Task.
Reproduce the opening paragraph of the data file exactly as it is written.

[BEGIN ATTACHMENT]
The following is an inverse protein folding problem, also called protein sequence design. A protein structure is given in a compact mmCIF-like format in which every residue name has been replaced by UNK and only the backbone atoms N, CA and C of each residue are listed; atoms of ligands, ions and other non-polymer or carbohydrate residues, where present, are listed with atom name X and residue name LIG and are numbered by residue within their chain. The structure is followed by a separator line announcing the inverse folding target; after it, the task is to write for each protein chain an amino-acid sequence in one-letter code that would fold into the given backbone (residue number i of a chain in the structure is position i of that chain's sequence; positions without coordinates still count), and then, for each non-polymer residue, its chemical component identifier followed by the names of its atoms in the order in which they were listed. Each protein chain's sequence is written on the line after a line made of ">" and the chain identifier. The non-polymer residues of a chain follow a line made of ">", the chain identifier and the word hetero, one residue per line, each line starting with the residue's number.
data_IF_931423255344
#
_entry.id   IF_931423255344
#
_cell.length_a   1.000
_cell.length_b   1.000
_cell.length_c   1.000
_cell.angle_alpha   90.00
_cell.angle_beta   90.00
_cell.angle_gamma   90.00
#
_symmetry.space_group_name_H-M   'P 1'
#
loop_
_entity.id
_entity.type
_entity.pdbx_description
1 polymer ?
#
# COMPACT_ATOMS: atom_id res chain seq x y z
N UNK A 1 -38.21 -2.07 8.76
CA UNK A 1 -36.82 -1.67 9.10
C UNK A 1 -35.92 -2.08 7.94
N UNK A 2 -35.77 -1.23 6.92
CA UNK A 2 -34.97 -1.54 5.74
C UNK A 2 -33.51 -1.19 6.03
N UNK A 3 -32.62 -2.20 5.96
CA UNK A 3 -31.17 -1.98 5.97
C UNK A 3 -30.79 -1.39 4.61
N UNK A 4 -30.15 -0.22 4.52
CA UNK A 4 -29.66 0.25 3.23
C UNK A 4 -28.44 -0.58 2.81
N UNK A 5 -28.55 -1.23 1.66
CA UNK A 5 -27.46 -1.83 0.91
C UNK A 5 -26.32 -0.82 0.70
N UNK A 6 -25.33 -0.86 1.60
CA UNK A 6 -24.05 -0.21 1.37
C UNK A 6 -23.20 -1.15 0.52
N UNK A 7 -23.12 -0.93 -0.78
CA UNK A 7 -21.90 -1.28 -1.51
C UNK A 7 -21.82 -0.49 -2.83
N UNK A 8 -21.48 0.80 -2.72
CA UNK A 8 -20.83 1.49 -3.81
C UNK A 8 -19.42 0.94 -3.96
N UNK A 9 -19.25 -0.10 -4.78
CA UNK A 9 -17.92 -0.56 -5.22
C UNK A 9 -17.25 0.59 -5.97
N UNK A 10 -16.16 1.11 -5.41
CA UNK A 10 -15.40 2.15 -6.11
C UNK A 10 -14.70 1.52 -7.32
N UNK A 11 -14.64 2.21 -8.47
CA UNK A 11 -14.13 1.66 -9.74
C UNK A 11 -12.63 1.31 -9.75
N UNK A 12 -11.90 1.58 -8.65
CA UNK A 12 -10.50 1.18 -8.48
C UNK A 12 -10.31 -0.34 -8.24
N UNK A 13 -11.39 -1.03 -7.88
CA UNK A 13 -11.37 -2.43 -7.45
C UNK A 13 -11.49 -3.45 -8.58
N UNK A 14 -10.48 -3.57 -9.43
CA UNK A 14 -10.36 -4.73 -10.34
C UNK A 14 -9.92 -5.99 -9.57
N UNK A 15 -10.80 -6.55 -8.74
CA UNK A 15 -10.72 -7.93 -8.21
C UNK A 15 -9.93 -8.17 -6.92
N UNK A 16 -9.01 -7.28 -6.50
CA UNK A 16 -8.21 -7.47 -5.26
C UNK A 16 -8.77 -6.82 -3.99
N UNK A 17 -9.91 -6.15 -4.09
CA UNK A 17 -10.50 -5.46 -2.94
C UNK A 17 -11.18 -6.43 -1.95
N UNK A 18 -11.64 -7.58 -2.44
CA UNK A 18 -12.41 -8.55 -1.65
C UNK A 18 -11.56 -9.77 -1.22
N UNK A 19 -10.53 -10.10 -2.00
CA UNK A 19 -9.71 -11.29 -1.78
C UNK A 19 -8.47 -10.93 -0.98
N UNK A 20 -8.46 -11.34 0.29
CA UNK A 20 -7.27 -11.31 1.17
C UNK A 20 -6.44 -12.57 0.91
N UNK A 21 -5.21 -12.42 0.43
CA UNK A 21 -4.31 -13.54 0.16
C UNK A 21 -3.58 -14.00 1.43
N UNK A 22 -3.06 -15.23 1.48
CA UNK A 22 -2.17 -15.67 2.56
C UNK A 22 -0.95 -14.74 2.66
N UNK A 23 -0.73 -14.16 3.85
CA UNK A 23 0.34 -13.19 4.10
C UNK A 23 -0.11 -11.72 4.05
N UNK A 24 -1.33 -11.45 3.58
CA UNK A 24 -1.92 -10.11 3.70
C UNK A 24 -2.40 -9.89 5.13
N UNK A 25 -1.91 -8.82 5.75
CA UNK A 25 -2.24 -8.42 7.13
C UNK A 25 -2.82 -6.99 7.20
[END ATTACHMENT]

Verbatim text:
The following is an inverse protein folding problem, also called protein sequence design. A protein structure is given in a compact mmCIF-like format in which every residue name has been replaced by UNK and only the backbone atoms N, CA and C of each residue are listed; atoms of ligands, ions and other non-polymer or carbohydrate residues, where present, are listed with atom name X and residue name LIG and are numbered by residue within their chain. The structure is followed by a separator line announcing the inverse folding target; after it, the task is to write for each protein chain an amino-acid sequence in one-letter code that would fold into the given backbone (residue number i of a chain in the structure is position i of that chain's sequence; positions without coordinates still count), and then, for each non-polymer residue, its chemical component identifier followed by the names of its atoms in the order in which they were listed. Each protein chain's sequence is written on the line after a line made of ">" and the chain identifier. The non-polymer residues of a chain follow a line made of ">", the chain identifier and the word hetero, one residue per line, each line starting with the residue's number.